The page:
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Two students from London who have spent three years training at Suffolk’s basketball academy while studying at West Suffolk College have achieved their dream of being able to study and play basketball in America.

Tomisin Olumoroti and Samuel Kesinro are now hoping the move will lead to them becoming professional basketball players, a dream they have had since they were young.

The pair have won praise from one of their sports tutors for the way they have excelled both on and off the court, been extremely popular with their team, classmates and staff as well as “humble and incredibly hard working”.

Both Sam and Tomisin were playing in the same under 16s basketball team when Bury coach Darren Johnson watched their games and chatted to them about coming to train in Bury.

As young boys growing up in Dagenham and Rainham they both played football. Then Sam was introduced to basketball by a friend and fell in love with the game. “I loved the competitiveness. Basketball is more tactical and very skilled, you play every single position”.

For Tomisin it was his cousin who introduced him to basketball and he was gripped, spending hours watching American youngsters play on the You tube channel. “Then I went out in my garden and tried to do what they do. I liked their style and they had worked really hard for it from a young age.”

For both of them the dream was to get to the home of basketball and develop their skills so they could turn professional.

Realising that studying in Bury st Edmunds could help them achieve their dream like others before them; they came to Suffolk for a week after their GCSEs. Their first impressions were seeing the countryside and “Transport is really terrible, you have to walk everywhere or have a car,” said Sam.

Their week of practising every day helped them decide that studying and practising basketball for three years would prepare them for the same at an American university so they said yes to moving away from home.

“You move away at age 16. Mentally and physically it is very tough and you need friends to keep you motivated,” explained Tomisin. “It makes you very responsible and you mature quicker,” added Sam.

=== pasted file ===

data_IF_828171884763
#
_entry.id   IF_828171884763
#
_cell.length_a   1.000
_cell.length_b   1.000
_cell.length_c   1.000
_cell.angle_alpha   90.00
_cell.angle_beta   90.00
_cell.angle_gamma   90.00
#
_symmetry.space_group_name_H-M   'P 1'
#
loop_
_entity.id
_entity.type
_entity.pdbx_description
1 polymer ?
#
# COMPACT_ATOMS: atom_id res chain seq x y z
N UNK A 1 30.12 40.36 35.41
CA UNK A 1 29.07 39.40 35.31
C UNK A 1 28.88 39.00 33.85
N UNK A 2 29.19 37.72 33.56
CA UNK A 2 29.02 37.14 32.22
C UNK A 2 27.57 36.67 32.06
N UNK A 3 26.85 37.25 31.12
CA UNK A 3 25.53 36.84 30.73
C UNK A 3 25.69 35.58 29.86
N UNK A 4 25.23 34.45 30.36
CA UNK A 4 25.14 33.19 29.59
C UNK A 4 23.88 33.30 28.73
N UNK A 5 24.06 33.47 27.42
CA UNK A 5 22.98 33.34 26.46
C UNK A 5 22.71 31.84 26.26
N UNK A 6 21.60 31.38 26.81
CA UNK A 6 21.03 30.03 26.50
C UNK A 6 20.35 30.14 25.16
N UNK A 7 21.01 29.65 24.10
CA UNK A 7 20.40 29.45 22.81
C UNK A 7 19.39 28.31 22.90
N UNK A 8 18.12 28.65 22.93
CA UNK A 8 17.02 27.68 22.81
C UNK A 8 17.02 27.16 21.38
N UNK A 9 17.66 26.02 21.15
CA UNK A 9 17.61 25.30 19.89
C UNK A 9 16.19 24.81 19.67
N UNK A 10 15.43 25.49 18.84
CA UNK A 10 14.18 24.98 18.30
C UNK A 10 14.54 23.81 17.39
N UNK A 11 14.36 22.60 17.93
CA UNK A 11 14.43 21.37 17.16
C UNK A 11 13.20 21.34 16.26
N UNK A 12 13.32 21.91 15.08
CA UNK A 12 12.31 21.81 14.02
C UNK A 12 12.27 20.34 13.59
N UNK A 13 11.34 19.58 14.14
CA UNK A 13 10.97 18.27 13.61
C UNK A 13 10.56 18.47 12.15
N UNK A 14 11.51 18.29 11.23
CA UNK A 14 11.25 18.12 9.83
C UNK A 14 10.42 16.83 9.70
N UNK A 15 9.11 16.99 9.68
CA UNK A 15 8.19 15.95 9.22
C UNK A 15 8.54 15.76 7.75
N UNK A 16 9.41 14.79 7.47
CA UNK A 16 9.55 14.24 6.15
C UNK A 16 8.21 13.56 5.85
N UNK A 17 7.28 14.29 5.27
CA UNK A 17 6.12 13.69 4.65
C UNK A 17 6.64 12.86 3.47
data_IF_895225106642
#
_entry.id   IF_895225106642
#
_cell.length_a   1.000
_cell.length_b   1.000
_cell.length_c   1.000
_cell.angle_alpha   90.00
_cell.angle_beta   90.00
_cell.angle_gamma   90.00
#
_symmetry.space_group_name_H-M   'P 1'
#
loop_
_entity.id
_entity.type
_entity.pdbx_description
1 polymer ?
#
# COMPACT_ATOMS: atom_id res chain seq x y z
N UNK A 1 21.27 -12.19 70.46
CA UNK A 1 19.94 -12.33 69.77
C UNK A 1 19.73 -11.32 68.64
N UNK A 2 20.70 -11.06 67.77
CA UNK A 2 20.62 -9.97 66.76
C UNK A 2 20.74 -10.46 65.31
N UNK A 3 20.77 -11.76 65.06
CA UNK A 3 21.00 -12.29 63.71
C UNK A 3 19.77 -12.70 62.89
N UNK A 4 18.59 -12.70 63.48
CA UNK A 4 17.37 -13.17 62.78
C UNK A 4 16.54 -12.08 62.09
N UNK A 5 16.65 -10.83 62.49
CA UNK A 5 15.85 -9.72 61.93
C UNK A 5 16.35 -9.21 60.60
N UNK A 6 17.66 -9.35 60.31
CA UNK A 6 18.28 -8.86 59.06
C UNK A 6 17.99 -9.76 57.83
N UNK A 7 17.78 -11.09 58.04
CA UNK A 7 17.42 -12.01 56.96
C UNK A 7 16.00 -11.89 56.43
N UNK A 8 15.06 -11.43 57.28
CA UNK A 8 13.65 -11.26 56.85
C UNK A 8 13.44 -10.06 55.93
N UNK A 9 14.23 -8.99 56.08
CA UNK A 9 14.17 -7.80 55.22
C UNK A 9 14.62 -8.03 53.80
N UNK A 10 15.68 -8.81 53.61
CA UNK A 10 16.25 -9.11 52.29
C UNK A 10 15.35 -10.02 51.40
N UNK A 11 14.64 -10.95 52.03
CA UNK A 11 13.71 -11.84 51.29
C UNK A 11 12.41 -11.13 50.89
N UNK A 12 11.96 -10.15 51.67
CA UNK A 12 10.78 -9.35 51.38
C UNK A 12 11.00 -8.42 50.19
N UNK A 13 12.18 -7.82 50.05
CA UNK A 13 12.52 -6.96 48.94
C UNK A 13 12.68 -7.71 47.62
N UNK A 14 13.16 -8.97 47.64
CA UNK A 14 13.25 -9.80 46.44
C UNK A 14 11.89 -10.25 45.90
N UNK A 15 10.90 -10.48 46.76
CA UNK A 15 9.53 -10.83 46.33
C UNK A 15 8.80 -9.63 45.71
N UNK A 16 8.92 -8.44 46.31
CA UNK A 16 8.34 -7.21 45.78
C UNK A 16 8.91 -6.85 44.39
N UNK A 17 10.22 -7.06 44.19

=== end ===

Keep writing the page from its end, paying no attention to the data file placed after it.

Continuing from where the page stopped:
Coming to the west Suffolk College/County Upper Basketball Academy meant making their home in Bury and living with host families during the week while they studied Business accounting and finance then sports science with daily basketball practise.

Both found the going tough and had to adjust to their new way of life.

They both worked hard and achieved distinction stars (the top grade) in all their studies.

Then last year they went on a trip to Iowa to play several teams at basketball. Tomisin said he knew he had to play really well in the second game in order to have a chance of being considered. He got himself into the zone, played well and was offered a place at Iowa Central University to study business accounting and play for their team.

Sam’s coach sent his highlights tape out to various universities and Genesee in New York State came back and offered him a place to study and on the team.

Both of them excitedly rang their parents but feel they do not really understand their passion for the game and how hard they have had to work to achieve this major step in realising their dream.

In both cases they get partial scholarships so they have both been working in hospitality jobs at weekends and hoping for some parental help as well as launching gofundme sites to help raise the several thousands of pounds they will each need for accommodation, living costs and some tutoring.

Sam’s fund can be found on

Tomisin’s is

“It’s a big opportunity for us that not a lot of people get,” said Sam.

“When people help you its important to give back,” said Tomisin. “If I make it to a pro I would come back and run youth camps.”

Lee Mandley, their course director for sport at West Suffolk college said ; “ Both young men have excelled on and off the court and truly represent the term ‘student-athlete’. They are humble, incredibly hard working, and very personable, being extremely popular amongst their team mates, class mates, and staff. For them to leave their London homes in the pursuit of better basketball and educational opportunities, and to be so independent at their age in a very different cultural setting with a slower way of life, is a real testament to them as mature and driven individuals. I couldn’t have been prouder to hear from them that they had both received offers from colleges in the US.”

Looking back on their three years in Suffolk Sam said they had to adjust to a completely different way of life - and humour. When they first started they were stared at a lot but now feel people have got used to them.

“Its tough training here but mentally it prepares me for the future and sets me up for life,”said Tomisin.

They were encouraged by older academy members who went before them and now they are encouraging the younger ones who will follow. Nick Pope, the young football player who was dropped by Ipswich Town, came to the college and trained hard to become a Premiership goalie who is now in the England squad, has also inspired them.